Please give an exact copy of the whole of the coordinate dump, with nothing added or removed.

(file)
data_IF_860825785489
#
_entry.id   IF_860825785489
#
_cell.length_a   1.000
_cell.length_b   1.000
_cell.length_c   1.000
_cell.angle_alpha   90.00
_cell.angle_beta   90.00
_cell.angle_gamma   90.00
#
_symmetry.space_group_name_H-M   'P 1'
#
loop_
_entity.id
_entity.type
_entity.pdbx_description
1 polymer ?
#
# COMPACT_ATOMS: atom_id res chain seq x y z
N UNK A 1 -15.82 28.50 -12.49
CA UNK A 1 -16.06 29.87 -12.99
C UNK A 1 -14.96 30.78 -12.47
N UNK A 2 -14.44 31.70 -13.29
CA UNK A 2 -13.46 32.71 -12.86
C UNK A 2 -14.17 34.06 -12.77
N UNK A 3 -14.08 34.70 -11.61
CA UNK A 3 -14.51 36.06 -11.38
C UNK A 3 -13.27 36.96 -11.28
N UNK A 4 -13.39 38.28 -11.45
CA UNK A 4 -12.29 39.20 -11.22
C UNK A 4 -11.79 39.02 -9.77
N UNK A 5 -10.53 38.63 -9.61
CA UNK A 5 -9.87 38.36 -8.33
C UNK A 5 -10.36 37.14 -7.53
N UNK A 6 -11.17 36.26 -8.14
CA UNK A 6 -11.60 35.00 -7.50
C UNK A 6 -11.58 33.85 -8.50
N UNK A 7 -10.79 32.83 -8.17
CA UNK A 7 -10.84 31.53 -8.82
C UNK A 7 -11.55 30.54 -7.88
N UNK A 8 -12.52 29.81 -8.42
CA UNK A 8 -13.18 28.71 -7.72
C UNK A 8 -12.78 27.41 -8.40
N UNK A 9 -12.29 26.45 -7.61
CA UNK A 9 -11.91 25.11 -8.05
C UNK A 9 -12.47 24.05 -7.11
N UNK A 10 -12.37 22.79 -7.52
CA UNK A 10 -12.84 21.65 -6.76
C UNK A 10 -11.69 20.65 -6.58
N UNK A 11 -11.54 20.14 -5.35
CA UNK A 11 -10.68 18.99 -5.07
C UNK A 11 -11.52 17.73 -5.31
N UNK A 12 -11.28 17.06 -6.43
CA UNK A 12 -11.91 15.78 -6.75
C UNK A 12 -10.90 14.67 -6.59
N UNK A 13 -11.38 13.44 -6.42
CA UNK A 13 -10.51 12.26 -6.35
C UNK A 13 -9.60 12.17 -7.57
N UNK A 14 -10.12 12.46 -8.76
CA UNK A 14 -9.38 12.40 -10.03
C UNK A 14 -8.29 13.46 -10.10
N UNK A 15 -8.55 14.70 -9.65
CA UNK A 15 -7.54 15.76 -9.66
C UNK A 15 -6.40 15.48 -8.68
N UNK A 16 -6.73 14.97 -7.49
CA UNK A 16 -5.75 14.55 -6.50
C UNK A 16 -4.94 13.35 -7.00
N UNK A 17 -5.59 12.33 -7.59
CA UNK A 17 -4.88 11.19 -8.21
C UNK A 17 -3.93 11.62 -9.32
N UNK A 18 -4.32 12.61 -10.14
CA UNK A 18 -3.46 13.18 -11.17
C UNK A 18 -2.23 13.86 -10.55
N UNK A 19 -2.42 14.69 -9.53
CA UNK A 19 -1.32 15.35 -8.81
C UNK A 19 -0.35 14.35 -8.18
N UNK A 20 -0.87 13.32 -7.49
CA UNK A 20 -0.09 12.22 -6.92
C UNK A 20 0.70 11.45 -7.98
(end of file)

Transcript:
data_IF_860825785489
#
_entry.id   IF_860825785489
#
_cell.length_a   1.000
_cell.length_b   1.000
_cell.length_c   1.000
_cell.angle_alpha   90.00
_cell.angle_beta   90.00
_cell.angle_gamma   90.00
#
_symmetry.space_group_name_H-M   'P 1'
#
loop_
_entity.id
_entity.type
_entity.pdbx_description
1 polymer ?
#
# COMPACT_ATOMS: atom_id res chain seq x y z
N UNK A 1 -15.82 28.50 -12.49
CA UNK A 1 -16.06 29.87 -12.99
C UNK A 1 -14.96 30.78 -12.47
N UNK A 2 -14.44 31.70 -13.29
CA UNK A 2 -13.46 32.71 -12.86
C UNK A 2 -14.17 34.06 -12.77
N UNK A 3 -14.08 34.70 -11.61
CA UNK A 3 -14.51 36.06 -11.38
C UNK A 3 -13.27 36.96 -11.28
N UNK A 4 -13.39 38.28 -11.45
CA UNK A 4 -12.29 39.20 -11.22
C UNK A 4 -11.79 39.02 -9.77
N UNK A 5 -10.53 38.63 -9.61
CA UNK A 5 -9.87 38.36 -8.33
C UNK A 5 -10.36 37.14 -7.53
N UNK A 6 -11.17 36.26 -8.14
CA UNK A 6 -11.60 35.00 -7.50
C UNK A 6 -11.58 33.85 -8.50
N UNK A 7 -10.79 32.83 -8.17
CA UNK A 7 -10.84 31.53 -8.82
C UNK A 7 -11.55 30.54 -7.88
N UNK A 8 -12.52 29.81 -8.42
CA UNK A 8 -13.18 28.71 -7.72
C UNK A 8 -12.78 27.41 -8.40
N UNK A 9 -12.29 26.45 -7.61
CA UNK A 9 -11.91 25.11 -8.05
C UNK A 9 -12.47 24.05 -7.11
N UNK A 10 -12.37 22.79 -7.52
CA UNK A 10 -12.84 21.65 -6.76
C UNK A 10 -11.69 20.65 -6.58
N UNK A 11 -11.54 20.14 -5.35
CA UNK A 11 -10.68 18.99 -5.07
C UNK A 11 -11.52 17.73 -5.31
N UNK A 12 -11.28 17.06 -6.43
CA UNK A 12 -11.91 15.78 -6.75
C UNK A 12 -10.90 14.67 -6.59
N UNK A 13 -11.38 13.44 -6.42
CA UNK A 13 -10.51 12.26 -6.35
C UNK A 13 -9.60 12.17 -7.57
N UNK A 14 -10.12 12.46 -8.76
CA UNK A 14 -9.38 12.40 -10.03
C UNK A 14 -8.29 13.46 -10.10
N UNK A 15 -8.55 14.70 -9.65
CA UNK A 15 -7.54 15.76 -9.66
C UNK A 15 -6.40 15.48 -8.68
N UNK A 16 -6.73 14.97 -7.49
CA UNK A 16 -5.75 14.55 -6.50
C UNK A 16 -4.94 13.35 -7.00
N UNK A 17 -5.59 12.33 -7.59
CA UNK A 17 -4.88 11.19 -8.21
C UNK A 17 -3.93 11.62 -9.32
N UNK A 18 -4.32 12.61 -10.14
CA UNK A 18 -3.46 13.18 -11.17
C UNK A 18 -2.23 13.86 -10.55
N UNK A 19 -2.42 14.69 -9.53
CA UNK A 19 -1.32 15.35 -8.81
C UNK A 19 -0.35 14.35 -8.18
N UNK A 20 -0.87 13.32 -7.49
CA UNK A 20 -0.09 12.22 -6.92
C UNK A 20 0.70 11.45 -7.98